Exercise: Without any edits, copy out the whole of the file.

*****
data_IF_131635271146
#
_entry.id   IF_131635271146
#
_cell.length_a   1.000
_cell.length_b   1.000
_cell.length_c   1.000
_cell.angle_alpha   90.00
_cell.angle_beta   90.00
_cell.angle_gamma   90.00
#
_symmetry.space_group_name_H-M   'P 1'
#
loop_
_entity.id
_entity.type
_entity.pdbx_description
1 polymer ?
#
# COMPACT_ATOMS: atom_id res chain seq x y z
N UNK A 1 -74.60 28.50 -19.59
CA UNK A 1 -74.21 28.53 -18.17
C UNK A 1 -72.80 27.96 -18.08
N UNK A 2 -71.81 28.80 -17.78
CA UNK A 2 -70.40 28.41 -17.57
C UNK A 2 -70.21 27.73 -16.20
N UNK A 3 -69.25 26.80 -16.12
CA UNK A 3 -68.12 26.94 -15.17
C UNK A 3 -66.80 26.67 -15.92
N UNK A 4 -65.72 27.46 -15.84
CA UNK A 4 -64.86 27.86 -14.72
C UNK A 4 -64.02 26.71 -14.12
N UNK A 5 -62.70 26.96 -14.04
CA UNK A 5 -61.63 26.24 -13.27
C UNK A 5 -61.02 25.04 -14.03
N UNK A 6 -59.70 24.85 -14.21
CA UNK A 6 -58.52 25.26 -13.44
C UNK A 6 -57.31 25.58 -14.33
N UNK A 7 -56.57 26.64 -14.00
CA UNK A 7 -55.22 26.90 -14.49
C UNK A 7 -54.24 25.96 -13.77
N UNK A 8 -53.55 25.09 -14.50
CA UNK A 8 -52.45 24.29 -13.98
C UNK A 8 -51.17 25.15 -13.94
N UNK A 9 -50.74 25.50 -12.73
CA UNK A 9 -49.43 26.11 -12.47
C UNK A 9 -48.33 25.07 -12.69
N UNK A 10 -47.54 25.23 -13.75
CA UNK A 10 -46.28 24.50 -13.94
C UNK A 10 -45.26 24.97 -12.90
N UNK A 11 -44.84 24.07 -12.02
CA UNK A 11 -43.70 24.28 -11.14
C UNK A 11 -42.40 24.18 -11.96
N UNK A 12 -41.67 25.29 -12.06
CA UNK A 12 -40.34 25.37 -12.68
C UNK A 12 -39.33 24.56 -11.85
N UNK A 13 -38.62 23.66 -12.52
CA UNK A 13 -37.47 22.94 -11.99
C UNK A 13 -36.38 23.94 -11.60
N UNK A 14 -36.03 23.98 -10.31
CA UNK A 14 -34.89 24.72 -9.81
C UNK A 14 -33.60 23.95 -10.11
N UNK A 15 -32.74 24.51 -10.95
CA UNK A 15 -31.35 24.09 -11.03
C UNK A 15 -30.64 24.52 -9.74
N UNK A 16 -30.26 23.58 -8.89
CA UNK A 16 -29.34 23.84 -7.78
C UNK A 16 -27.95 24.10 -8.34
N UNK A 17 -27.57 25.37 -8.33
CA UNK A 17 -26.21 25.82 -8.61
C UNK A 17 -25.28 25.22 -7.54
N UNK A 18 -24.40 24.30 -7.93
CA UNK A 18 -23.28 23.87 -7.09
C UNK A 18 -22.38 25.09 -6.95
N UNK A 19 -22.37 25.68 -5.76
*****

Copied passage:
data_IF_131635271146
#
_entry.id   IF_131635271146
#
_cell.length_a   1.000
_cell.length_b   1.000
_cell.length_c   1.000
_cell.angle_alpha   90.00
_cell.angle_beta   90.00
_cell.angle_gamma   90.00
#
_symmetry.space_group_name_H-M   'P 1'
#
loop_
_entity.id
_entity.type
_entity.pdbx_description
1 polymer ?
#
# COMPACT_ATOMS: atom_id res chain seq x y z
N UNK A 1 -74.60 28.50 -19.59
CA UNK A 1 -74.21 28.53 -18.17
C UNK A 1 -72.80 27.96 -18.08
N UNK A 2 -71.81 28.80 -17.78
CA UNK A 2 -70.40 28.41 -17.57
C UNK A 2 -70.21 27.73 -16.20
N UNK A 3 -69.25 26.80 -16.12
CA UNK A 3 -68.12 26.94 -15.17
C UNK A 3 -66.80 26.67 -15.92
N UNK A 4 -65.72 27.46 -15.84
CA UNK A 4 -64.86 27.86 -14.72
C UNK A 4 -64.02 26.71 -14.12
N UNK A 5 -62.70 26.96 -14.04
CA UNK A 5 -61.63 26.24 -13.27
C UNK A 5 -61.02 25.04 -14.03
N UNK A 6 -59.70 24.85 -14.21
CA UNK A 6 -58.52 25.26 -13.44
C UNK A 6 -57.31 25.58 -14.33
N UNK A 7 -56.57 26.64 -14.00
CA UNK A 7 -55.22 26.90 -14.49
C UNK A 7 -54.24 25.96 -13.77
N UNK A 8 -53.55 25.09 -14.50
CA UNK A 8 -52.45 24.29 -13.98
C UNK A 8 -51.17 25.15 -13.94
N UNK A 9 -50.74 25.50 -12.73
CA UNK A 9 -49.43 26.11 -12.47
C UNK A 9 -48.33 25.07 -12.69
N UNK A 10 -47.54 25.23 -13.75
CA UNK A 10 -46.28 24.50 -13.94
C UNK A 10 -45.26 24.97 -12.90
N UNK A 11 -44.84 24.07 -12.02
CA UNK A 11 -43.70 24.28 -11.14
C UNK A 11 -42.40 24.18 -11.96
N UNK A 12 -41.67 25.29 -12.06
CA UNK A 12 -40.34 25.37 -12.68
C UNK A 12 -39.33 24.56 -11.85
N UNK A 13 -38.62 23.66 -12.52
CA UNK A 13 -37.47 22.94 -11.99
C UNK A 13 -36.38 23.94 -11.60
N UNK A 14 -36.03 23.98 -10.31
CA UNK A 14 -34.89 24.72 -9.81
C UNK A 14 -33.60 23.95 -10.11
N UNK A 15 -32.74 24.51 -10.95
CA UNK A 15 -31.35 24.09 -11.03
C UNK A 15 -30.64 24.52 -9.74
N UNK A 16 -30.26 23.58 -8.89
CA UNK A 16 -29.34 23.84 -7.78
C UNK A 16 -27.95 24.10 -8.34
N UNK A 17 -27.57 25.37 -8.33
CA UNK A 17 -26.21 25.82 -8.61
C UNK A 17 -25.28 25.22 -7.54
N UNK A 18 -24.40 24.30 -7.93
CA UNK A 18 -23.28 23.87 -7.09
C UNK A 18 -22.38 25.09 -6.95
N UNK A 19 -22.37 25.68 -5.76